Via Bloomberg’s Richard Breslow

In a week that saw Valentine’s Day and strong economic data there was little love for traders out there trying to make sense of the news. The intuitive trades worked for a passing moment, and then they didn’t.
  • Chair Janet Yellen was taken as hawkish. CPI was a clear beat. If you bought dollars on that you’re down money. If you hit the bid on some 2-year Treasuries as the headlines flashed, ditto. The 10-year U.S. Treasury yield printed the week’s low yield Friday, having approached year-highs earlier. Not what you would have been positioned for if you’d received the week’s news in advance
  • Took the global reflation trade to heart? Not only did the Bloomberg commodity index make a new low on the week, but had the effrontery to leave a gap lower on the open. Just a tough, tough week to make a dime
  • Even equities can’t catch a break. The S&P 500 closed at all-time highs every day this week. An amazing performance. In pre-market trading, with futures having given back a small portion of the week’s gains, let alone of the year’s gains, investor’s are allegedly stepping away, not so sure, becoming less enamored. There’s good reason to wonder at the sustainability of this surge, but let it do something wrong first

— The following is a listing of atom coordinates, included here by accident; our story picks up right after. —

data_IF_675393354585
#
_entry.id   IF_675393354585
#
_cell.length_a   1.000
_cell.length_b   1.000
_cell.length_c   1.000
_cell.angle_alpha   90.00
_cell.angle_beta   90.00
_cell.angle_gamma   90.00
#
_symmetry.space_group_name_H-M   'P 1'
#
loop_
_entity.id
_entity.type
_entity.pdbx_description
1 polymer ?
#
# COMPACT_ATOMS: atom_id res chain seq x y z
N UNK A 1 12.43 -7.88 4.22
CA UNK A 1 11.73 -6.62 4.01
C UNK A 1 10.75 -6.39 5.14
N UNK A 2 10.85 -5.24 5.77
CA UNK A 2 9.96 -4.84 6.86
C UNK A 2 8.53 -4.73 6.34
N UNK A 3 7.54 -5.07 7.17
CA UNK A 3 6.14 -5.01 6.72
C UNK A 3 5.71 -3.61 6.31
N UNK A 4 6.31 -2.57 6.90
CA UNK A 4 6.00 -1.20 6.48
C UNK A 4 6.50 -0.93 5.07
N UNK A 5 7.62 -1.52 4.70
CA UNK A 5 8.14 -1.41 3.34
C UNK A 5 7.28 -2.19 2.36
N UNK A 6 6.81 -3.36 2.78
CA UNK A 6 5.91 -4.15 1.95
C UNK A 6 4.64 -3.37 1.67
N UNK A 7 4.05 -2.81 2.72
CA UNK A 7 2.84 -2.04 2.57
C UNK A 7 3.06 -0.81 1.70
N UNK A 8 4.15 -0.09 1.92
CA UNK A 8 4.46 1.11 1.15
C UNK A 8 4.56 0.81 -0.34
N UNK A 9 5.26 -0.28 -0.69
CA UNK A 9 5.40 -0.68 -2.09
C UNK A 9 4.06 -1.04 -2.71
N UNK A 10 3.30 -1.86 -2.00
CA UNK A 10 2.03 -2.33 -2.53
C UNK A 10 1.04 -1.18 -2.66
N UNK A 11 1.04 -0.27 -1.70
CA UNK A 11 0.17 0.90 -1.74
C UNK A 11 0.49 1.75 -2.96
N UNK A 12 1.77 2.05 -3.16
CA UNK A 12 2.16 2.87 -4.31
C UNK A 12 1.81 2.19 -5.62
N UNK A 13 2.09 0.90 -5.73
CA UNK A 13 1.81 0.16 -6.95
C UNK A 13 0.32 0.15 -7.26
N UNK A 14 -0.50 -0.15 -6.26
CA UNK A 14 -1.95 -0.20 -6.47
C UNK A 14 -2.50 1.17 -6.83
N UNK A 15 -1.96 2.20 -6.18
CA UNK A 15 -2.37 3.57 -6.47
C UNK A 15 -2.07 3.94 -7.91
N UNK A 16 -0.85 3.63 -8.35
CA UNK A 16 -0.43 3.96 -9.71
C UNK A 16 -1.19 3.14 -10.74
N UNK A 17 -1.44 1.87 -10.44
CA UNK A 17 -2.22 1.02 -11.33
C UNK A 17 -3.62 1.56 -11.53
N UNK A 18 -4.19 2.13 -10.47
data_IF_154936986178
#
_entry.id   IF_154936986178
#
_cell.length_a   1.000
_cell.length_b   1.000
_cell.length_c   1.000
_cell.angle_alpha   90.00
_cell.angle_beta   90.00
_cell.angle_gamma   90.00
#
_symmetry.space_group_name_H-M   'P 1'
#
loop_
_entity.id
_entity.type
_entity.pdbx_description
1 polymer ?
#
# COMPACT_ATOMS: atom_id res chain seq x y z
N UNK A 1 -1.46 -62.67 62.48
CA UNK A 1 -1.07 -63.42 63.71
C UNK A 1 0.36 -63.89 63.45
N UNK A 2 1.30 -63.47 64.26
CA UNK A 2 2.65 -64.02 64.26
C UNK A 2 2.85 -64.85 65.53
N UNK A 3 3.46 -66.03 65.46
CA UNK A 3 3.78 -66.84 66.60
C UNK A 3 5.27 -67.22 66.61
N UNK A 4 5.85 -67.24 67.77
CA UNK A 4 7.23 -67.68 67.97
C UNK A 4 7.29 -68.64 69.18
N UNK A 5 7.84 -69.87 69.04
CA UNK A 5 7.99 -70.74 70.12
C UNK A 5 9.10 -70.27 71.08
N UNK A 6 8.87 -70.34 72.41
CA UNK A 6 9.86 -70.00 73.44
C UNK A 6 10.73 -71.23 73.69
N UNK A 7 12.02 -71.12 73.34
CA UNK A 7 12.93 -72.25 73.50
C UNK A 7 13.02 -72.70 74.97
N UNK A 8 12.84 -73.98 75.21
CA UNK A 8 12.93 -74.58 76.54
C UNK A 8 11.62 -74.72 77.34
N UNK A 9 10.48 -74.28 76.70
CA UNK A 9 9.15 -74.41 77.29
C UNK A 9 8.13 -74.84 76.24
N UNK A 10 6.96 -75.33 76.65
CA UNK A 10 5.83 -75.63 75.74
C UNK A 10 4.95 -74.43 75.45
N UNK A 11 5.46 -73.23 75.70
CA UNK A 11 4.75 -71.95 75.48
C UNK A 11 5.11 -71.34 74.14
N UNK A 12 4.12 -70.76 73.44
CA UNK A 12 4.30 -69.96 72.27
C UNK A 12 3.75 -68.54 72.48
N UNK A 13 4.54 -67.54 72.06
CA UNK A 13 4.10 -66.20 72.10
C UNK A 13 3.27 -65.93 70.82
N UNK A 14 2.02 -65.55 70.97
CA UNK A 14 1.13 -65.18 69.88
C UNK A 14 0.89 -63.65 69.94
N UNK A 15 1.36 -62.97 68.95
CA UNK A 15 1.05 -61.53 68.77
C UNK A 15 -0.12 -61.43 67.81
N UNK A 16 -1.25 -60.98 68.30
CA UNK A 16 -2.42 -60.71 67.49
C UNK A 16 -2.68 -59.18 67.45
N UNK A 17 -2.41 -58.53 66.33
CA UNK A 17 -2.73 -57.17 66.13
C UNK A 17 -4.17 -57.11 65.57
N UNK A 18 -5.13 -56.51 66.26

• The hardest thing to do in these markets is to justify the expense of maintaining hedges for your portfolio. A sad reality in a world that remains strewn with dangerous uncertainties. Although, after U.S. President Donald Trump’s press conference, you might want to reconsider the benefits of being a prudent investor
  • Holiday in the U.S. on Monday and the festivities may distract attention from the U.K. Parliamentary debate on whether or not to invite Trump to address the houses of Parliament. At the end of the day, it’s an exercise to blow off steam with no practical consequences.
  • U.K. lawmakers will also get to debate the process of withdrawing from the European Union before BOE’s Mark Carney makes an appearance at a Treasury committee Tuesday to discuss February’s inflation report.
  • EU finance ministers will be debating the next steps of Greece’s bailout program. They know what should be done and they need to just do the right thing. Don’t hold your breath.
  • On Tuesday we’ll get euro-area PMI data. Will the momentum continue? They could be market movers. But be quick.
  • The Aussie RBA minutes will be a non-event, having been superseded by the SMP. Of much greater import will be two speeches by Governor Lowe. Especially with the currency back at heady levels.
  • I can’t wait to see the minutes from February’s FOMC on Wednesday. The post-meeting statement was dovish. Nothing about March. Let’s see what they actually said. Remember, these aren’t transcripts.
  • On Thursday the Democratic National Committee begins meetings to elect a new chairman and other senior posts. Expect it to be contentious. With the mid- term elections only 20 months away, this takes on added and unusual importance.